Mamaw was the oldest of her eight siblings and she also had an older half-sister as well, making nine children that her mother had.  They were the following: Marguerite Rachel Floyd, 1914-2011, married Curtis Ashby Rushing, 1910-1959; J B Loftis, 1918-2004, married Dorothy Helen Beard, 1926-2009; Myrtle Mae Loftis, 1920-1998, married James Robert Moreland, 1917-1986; Christine Virginia Loftis, 1921-2015, married Joseph Benedict Alvey, 1902-1964; Willow Belle Loftis, 1924-1986, married George E. Watson, 1919-1991; Dorothy Elizabeth Loftis, 1927-1929, died of whooping cough and pneumonia; Bobbie Laverne Loftis, 1930-1975, married Paul Gregory, 1929-1979; and Norma Jean Loftis, married first William Earl Fox and then Percy Rex Martin, 1932-1998.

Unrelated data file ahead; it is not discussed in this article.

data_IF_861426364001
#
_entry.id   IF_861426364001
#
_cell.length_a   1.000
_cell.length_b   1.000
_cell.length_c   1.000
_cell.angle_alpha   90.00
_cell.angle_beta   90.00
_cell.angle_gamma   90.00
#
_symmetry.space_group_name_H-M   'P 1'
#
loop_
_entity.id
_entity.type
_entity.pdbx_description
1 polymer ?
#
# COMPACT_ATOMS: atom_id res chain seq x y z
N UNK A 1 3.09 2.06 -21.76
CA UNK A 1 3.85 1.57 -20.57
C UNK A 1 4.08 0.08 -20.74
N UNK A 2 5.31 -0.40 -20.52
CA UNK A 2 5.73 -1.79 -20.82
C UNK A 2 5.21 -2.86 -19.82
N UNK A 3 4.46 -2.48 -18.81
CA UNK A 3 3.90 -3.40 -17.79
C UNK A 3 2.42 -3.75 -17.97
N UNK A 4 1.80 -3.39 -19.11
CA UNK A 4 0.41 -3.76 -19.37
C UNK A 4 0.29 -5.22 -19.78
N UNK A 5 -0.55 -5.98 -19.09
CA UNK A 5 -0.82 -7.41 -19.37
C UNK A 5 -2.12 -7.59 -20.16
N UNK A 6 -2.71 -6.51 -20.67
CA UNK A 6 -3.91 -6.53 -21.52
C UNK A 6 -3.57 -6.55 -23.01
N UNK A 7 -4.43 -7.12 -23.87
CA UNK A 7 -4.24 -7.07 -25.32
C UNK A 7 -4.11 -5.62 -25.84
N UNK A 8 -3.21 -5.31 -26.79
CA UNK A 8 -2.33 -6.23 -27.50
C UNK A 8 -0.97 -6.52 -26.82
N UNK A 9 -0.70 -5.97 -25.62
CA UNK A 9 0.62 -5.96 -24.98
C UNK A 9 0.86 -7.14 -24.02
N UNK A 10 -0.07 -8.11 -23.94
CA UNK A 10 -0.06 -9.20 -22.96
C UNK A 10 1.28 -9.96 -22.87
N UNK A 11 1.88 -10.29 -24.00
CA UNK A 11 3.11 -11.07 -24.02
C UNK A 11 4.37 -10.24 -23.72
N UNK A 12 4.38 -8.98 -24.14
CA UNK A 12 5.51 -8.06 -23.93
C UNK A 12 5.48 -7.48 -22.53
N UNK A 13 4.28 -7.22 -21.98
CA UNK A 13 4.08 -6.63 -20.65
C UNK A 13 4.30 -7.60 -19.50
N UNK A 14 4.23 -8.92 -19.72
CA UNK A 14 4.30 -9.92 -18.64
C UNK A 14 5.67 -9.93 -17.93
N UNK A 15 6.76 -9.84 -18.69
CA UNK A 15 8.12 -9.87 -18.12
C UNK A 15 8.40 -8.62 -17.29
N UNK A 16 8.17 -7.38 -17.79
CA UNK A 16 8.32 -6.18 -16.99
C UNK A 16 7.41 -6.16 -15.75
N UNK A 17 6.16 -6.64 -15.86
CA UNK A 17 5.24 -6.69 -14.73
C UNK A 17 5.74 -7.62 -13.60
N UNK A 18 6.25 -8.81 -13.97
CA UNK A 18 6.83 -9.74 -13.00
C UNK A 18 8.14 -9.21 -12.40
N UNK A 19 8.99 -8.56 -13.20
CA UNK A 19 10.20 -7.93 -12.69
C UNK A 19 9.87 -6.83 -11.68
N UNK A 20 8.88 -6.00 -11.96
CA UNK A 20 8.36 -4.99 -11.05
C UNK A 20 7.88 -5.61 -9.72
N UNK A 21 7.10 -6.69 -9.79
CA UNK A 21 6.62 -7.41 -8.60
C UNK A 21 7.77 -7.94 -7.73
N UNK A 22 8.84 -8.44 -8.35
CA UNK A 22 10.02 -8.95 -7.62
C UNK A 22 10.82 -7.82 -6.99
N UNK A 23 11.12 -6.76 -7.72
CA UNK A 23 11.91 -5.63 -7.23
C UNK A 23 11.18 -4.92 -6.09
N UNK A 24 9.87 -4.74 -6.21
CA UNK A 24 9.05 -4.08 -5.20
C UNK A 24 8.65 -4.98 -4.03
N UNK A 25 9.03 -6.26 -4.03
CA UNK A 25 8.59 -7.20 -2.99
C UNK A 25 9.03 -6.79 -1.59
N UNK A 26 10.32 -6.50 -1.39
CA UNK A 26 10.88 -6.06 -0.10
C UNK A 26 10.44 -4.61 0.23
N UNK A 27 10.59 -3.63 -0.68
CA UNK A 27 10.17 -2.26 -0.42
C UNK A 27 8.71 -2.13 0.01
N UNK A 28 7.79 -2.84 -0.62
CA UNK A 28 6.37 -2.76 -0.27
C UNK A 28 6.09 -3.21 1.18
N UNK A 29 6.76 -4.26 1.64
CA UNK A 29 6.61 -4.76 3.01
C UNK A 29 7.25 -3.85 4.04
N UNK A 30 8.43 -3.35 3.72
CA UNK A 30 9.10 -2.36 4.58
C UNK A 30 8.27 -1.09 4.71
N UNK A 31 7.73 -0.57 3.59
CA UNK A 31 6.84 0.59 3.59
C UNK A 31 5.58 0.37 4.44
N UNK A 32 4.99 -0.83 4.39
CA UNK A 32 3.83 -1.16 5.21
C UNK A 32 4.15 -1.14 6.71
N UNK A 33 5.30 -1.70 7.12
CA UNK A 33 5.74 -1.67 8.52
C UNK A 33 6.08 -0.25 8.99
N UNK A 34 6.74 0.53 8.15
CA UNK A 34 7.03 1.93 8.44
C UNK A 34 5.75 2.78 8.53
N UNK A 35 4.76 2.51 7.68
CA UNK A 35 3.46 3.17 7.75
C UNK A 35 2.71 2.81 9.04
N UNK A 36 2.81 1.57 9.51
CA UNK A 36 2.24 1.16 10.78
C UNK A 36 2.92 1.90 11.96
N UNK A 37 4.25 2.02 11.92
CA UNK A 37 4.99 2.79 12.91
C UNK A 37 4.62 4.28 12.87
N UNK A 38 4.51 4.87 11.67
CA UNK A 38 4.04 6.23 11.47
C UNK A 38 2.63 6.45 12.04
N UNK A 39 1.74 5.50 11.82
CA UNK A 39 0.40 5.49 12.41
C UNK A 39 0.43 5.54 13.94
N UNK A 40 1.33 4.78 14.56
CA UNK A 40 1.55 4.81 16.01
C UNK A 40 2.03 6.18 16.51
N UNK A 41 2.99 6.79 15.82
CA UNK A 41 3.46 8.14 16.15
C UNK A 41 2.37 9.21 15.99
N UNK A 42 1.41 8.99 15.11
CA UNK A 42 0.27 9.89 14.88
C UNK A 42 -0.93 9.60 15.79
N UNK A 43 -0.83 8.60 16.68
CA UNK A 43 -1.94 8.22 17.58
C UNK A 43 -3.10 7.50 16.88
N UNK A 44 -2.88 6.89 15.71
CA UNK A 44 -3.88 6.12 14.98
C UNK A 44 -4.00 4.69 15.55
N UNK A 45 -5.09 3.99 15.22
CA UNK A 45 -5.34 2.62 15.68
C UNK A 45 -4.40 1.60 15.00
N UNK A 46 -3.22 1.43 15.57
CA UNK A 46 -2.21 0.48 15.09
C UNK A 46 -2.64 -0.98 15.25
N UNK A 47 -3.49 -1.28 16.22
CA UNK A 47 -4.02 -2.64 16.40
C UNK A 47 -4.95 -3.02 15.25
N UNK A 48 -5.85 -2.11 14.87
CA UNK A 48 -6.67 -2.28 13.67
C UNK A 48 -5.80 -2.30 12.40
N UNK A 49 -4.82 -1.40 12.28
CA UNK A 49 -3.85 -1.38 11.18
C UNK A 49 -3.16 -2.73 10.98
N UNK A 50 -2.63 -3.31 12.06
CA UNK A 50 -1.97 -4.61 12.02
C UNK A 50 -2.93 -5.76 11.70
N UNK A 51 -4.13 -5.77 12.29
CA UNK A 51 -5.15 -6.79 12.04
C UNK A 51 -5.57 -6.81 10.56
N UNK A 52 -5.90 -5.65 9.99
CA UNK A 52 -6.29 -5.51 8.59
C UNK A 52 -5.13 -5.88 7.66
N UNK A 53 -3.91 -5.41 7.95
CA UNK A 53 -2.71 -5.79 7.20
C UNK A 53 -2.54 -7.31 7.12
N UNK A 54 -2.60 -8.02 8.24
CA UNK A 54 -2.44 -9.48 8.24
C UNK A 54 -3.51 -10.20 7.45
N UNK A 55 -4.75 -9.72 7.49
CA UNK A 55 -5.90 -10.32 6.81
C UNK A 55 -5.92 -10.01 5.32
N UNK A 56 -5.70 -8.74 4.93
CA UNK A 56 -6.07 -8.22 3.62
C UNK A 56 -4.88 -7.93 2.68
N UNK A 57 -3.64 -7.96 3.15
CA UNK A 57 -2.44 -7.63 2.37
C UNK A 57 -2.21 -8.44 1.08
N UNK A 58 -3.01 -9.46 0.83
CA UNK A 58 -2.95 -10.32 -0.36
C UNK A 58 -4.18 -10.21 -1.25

The following picture is from left to right: Daisy, Bobbie, Norma Jean, Willow Belle and Christine with their Mom, Amy, setting in front of them, taken in about 1950.  These five girls were always very close to each other.  Their other two sisters Marguerite and Mae never lived close and had left home when they were teenagers and Dorothy had died when she was just two.  Their brother J B had moved out to California right after World War II ended and lived there till the day he died.  Next are pictures of Marguerite Floyd Rushing in 1950, the only boy, J B Loftis in about 1940 and Mae Loftis Moreland in about 1940.  I have never seen a picture of little Dorothy, so there may never have been one.